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Inventing Family.docx

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Sociology 1020
Kim Luton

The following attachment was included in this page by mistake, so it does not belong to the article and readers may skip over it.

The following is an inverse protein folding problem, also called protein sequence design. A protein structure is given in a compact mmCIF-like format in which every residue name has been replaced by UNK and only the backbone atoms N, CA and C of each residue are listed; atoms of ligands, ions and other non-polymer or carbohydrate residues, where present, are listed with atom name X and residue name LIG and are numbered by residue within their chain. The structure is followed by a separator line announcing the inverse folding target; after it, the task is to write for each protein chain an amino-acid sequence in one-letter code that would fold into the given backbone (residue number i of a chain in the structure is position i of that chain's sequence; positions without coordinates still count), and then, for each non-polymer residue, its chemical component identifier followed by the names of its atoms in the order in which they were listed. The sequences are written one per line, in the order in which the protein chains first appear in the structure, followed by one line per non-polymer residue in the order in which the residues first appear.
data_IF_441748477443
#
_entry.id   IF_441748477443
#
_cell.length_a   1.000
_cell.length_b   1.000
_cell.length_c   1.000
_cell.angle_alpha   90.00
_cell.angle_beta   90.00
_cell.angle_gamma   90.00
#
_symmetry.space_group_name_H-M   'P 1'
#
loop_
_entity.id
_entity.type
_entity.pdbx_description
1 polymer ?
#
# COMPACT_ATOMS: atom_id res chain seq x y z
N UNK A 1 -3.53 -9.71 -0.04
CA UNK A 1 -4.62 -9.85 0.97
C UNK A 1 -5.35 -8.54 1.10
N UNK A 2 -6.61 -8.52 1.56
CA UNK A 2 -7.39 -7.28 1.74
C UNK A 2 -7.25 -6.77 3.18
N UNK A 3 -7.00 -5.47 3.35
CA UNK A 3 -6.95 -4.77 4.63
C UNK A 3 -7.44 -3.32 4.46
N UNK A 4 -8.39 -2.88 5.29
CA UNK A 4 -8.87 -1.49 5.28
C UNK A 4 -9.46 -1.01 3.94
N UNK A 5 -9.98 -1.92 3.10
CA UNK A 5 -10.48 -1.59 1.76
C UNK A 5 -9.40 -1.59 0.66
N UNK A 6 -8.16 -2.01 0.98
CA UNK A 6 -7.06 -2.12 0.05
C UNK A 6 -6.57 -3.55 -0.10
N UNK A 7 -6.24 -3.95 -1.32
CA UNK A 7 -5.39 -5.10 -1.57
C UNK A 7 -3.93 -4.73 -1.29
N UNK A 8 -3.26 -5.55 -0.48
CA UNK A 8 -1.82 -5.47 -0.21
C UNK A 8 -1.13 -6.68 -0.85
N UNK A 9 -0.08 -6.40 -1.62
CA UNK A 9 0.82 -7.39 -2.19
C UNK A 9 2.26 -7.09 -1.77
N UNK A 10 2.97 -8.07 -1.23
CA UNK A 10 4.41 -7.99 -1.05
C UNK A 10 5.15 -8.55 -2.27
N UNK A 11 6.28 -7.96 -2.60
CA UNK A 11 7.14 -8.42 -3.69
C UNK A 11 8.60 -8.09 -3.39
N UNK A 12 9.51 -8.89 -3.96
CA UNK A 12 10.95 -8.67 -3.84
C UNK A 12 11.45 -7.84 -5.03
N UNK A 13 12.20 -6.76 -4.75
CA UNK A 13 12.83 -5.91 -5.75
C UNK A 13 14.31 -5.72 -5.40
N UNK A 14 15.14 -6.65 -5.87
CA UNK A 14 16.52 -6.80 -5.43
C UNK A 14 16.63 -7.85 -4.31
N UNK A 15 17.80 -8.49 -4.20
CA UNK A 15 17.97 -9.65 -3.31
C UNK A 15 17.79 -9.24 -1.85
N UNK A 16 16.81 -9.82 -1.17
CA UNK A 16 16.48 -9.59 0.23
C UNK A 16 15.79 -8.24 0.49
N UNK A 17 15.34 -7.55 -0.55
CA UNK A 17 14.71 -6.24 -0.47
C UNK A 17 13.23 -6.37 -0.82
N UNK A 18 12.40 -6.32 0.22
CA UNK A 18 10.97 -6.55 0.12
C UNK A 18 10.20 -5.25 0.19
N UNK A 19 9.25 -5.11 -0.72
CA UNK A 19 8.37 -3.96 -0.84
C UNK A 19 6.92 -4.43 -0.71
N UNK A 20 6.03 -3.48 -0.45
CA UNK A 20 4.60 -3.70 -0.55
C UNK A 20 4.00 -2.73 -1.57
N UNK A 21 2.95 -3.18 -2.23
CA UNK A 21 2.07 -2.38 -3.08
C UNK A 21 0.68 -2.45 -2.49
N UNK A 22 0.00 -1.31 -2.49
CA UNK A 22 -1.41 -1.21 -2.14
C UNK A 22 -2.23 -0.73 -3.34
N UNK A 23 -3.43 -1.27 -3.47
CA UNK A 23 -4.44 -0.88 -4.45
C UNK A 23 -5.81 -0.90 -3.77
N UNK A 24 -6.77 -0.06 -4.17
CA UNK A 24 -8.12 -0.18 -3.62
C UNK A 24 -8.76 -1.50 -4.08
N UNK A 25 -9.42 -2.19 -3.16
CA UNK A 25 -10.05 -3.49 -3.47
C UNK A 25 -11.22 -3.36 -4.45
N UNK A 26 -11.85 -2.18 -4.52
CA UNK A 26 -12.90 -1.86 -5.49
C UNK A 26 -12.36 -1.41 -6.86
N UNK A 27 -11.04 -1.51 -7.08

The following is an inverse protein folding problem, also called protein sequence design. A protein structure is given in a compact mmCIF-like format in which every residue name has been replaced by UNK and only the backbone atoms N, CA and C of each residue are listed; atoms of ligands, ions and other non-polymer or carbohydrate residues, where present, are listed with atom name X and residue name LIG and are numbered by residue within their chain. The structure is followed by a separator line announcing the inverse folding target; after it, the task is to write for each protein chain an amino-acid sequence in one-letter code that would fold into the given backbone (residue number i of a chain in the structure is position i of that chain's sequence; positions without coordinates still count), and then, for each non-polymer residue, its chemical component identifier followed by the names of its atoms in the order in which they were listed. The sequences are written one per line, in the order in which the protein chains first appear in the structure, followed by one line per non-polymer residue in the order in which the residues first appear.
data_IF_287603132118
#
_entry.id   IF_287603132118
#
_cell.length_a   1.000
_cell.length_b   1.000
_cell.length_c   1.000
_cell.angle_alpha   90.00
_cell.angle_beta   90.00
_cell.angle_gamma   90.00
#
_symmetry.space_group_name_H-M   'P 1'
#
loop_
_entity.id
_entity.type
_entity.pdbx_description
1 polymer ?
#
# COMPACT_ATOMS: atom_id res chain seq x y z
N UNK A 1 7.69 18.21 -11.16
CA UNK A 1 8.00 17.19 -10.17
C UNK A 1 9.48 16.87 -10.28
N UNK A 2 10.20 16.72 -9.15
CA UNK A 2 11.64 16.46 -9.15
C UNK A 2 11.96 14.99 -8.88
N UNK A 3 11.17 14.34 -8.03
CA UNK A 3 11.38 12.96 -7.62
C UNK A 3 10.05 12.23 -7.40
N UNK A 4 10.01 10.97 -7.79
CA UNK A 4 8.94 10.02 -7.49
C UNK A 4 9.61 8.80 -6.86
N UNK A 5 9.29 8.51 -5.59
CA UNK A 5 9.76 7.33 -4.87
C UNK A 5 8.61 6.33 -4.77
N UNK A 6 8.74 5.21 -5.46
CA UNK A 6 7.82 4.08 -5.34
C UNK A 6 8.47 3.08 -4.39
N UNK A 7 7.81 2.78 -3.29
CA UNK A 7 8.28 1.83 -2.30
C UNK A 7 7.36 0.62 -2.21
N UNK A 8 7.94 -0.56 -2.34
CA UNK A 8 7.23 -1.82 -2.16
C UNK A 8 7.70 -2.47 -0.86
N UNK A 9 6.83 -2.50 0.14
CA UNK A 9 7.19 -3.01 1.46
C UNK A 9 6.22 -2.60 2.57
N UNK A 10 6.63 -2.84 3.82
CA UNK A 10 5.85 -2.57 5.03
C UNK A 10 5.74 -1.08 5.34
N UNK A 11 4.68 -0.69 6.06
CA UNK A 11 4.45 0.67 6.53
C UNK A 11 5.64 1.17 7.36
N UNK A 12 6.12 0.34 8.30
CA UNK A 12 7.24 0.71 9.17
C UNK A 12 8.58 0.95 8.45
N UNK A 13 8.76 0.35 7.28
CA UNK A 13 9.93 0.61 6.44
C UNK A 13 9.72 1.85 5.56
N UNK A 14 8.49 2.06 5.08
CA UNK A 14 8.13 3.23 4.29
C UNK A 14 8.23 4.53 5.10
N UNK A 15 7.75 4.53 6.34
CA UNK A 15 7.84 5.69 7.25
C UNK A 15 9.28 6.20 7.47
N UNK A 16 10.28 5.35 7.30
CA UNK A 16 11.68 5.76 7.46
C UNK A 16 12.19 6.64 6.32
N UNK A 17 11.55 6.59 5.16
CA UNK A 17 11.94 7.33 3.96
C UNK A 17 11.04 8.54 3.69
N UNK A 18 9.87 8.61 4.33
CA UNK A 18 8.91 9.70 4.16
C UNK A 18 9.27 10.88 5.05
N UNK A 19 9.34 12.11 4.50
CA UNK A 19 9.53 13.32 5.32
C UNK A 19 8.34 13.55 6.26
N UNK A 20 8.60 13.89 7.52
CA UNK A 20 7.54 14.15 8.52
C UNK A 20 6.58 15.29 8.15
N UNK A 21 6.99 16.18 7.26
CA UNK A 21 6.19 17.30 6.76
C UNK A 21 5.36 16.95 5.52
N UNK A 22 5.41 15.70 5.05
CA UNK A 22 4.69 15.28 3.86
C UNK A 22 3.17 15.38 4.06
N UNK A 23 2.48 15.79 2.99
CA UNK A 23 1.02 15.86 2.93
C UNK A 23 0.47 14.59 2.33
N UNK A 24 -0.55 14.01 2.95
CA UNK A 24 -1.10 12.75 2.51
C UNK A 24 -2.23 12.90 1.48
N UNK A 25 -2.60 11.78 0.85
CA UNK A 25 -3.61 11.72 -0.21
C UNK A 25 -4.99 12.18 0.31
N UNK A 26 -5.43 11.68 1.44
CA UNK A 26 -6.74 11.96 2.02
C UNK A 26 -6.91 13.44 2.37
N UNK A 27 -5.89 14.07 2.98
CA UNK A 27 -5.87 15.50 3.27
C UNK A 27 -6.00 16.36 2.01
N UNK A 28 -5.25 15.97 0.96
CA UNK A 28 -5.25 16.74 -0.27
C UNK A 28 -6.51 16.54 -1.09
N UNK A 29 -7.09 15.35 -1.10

Family Basic Concept Social institution that unites people in cooperative groups to oversee the bearing and raising of children Kinship: A social bond based on blood, marriage or adoption Family Unit: Two or more people who are related by blood, adoption, marriage or some other form of extended commitment and who reside together (cohabitation) Nuclear Family (SNAF): 1 or 2 parents and their unmarried children. Most common. With increased industrialization and mobility, there is an increase in SNAF. Extended Family: Nuclear family plus other kin (e.g. immigrant family, Aboriginals, First Nations) Marriage: Agreed mating agreement, usually a ritual. Endogamy: Marriage between people of same social category (marrying within) Exogamy: Marriage between people of different social category (marring out) Propinquity: Spatial proximity (60% will marry someone within 20 blocks of you) Homogomy: People marry those like themselves regarding religion, ethnicity, education, etc. (think characteristics) Heterogamy: Marriage between people who are dissimilar “The World is your oyster” BUT… Each society governs norms/values, so our marriage choices are governed by social choices. Lone Parent Families - Since 80’s, lone-parent families are the fastest growing (cohabitation is 2 ) - 3.2% male vs. 12.7% female - 1951: Almost all widowed Now: 58% due to divorce & 20% due to never married parent - Lifetime probability  women = 34% vs. men = 23% - Females: o More likely to have lived in common-law relationships, had children earlier, and have less education than married women of same age o Double Disadvantage: Have to do it all: work + children’s needs o Most disadvantaged are those with no support, no education, and no working skills o “Feminization of Poverty”: 80% of females live below low-income family Structural-Functionalist - Society depends on families  Family is a key institution in society - Critique: o Glosses over diversities in family life o Only considers SNAF o Doesn’t look at negative aspects - The family performs vital tasks: 1. Socialization 2. Regulation of Sexual Activity  Kingsley Davis said marriage is important to maintain sexual behaviour 3. Social Placement  Everyone knows their status, and place in social hierarchy 4. Material and Emotional Security Social-Conflict Analysis - Family plays a role in social stratification - Family perpetuates social inequality: 1. Property and Inheritance:  1 generation to the next, maintains status hierarchy  Wealthy gets wealthier 2. Patriarchy:  Perpetuate gendered order  Male = Dominant vs. Women = Subordinate 3. Racial and Ethnic Inequality:  Society in terms of social forces encourages endogamy Symbolic Interactionism - Explores how individuals shape and experience family life - Family living offers an opportunity for intimacy - Family members share activities and build emotional bonds - Courtship and marriage may be seen as forms of negotiation - “The Best Deal” = Social Exchange theory - Family = Social Exchange 1/6 = heaven | 1/3 = average | 1/3 = good | 1/6 = hell Feminism - Family perpetrator of gender roles - Rethink notion that famillies in which no adult male is present are automatically a cause for concern - Better a child lives in lone-parent family with low conflict, than family with both parents and high conflict Future Change and Continuity - Marriage not likely to go out of style - Biggest Change: Liberation of gender roles and an unlinking of gender and caring - Women work and men care for children more - Within a decade, 2%-3% of births result of New Reproductive Technologies (NRT) “Test Tube Babies” - 62% of families are dual-earning - Not as gender bound as feminism make it out to be Descent System Descent: The way people trace kinship (who belongs, inheritance rights) over generations Bilateral: Descent traced through both mother’s and father’s side of family (  gender equality) Patrilineal: Descent is traced only to father’s side (legitimate son’s inheritance, resources, etc.) Matrilineal: Descent is traced only to mother’s side Residential Patterns Patrilocality: Married couples live with or near the husband’s family Matriolocality: Wife’s family Neolocality: Alone Marriage and Arrangement Marriage: A legally sanctioned relationship, usually involving economic cooperation as well as sexual activity and childbearing, that people expect to be enduring Marriage can be defined as a commitment and an ongoing exchange: - Commitment: Fairly explicitly contracts with rights & obligations - Ongoing Exchange: Growing interdependence - Expressive Exchanges: Emotional demand, intimacy of thoughts (builds) - Instrumental Exchanges: Task oriented dimension  work, providing for family, etc. Marriage Patterns - Monogamy: Most industrial societies prescribe this and only legal form in Canada - Serial Monogamy: Marry, divorce, remarry, etc. -
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